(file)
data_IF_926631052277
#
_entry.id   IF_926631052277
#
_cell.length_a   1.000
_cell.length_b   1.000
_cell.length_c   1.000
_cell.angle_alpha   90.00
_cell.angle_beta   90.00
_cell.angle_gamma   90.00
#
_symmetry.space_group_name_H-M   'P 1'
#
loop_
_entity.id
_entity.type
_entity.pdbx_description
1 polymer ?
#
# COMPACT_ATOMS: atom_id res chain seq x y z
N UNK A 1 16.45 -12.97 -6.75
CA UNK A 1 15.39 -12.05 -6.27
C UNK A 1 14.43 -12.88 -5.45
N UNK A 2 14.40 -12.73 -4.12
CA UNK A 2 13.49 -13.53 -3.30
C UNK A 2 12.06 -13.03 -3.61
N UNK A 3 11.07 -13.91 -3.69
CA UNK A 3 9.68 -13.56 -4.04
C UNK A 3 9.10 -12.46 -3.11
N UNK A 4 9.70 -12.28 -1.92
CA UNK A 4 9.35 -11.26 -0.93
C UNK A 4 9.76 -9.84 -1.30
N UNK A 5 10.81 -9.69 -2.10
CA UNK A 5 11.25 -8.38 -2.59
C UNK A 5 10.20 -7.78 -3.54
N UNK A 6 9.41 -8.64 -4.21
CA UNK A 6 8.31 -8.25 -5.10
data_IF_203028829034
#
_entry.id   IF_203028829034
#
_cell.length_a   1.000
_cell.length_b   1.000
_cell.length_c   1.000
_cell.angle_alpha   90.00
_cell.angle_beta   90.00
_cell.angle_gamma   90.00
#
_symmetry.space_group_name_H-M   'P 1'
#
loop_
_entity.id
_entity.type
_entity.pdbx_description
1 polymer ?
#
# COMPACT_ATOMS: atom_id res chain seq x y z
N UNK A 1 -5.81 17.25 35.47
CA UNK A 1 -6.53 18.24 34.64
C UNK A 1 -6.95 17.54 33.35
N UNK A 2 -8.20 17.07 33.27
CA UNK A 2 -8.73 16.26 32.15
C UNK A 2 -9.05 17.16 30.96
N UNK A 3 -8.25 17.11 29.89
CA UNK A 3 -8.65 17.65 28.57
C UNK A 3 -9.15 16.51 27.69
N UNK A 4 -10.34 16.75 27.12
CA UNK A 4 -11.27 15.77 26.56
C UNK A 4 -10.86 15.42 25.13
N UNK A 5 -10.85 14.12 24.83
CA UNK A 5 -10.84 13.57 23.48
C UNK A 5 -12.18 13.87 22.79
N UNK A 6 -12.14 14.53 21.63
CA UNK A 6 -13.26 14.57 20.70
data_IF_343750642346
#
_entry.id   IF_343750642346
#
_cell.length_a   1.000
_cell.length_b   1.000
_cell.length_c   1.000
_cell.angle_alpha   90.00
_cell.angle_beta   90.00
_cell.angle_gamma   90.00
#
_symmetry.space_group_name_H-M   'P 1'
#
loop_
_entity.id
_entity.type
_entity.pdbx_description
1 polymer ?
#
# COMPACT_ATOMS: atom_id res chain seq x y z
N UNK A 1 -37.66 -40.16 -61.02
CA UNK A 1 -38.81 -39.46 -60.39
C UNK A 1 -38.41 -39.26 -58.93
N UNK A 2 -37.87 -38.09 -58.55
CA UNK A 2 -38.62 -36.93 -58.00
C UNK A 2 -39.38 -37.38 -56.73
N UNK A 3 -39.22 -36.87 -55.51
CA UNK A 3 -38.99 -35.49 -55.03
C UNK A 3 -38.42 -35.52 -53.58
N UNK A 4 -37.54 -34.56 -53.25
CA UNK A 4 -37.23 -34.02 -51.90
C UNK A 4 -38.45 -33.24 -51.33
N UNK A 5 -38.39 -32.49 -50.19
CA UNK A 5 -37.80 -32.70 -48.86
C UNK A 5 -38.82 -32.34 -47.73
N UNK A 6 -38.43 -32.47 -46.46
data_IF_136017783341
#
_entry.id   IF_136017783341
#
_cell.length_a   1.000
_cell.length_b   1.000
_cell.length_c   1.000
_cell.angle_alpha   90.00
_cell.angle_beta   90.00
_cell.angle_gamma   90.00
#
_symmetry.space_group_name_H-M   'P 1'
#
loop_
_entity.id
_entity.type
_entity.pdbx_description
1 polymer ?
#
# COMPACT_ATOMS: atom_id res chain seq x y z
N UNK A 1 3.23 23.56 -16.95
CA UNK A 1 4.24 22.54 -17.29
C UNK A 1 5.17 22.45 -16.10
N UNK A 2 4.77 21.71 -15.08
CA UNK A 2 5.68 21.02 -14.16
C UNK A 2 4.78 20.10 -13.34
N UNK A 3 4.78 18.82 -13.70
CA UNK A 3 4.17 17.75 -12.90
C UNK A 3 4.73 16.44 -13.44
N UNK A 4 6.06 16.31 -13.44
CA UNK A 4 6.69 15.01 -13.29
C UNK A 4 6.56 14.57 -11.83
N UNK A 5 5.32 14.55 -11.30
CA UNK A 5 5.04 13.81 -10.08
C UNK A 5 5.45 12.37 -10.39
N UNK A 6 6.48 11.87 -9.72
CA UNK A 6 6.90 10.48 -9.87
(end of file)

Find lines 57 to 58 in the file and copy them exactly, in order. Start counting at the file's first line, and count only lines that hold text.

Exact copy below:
# COMPACT_ATOMS: atom_id res chain seq x y z
N UNK A 1 -5.81 17.25 35.47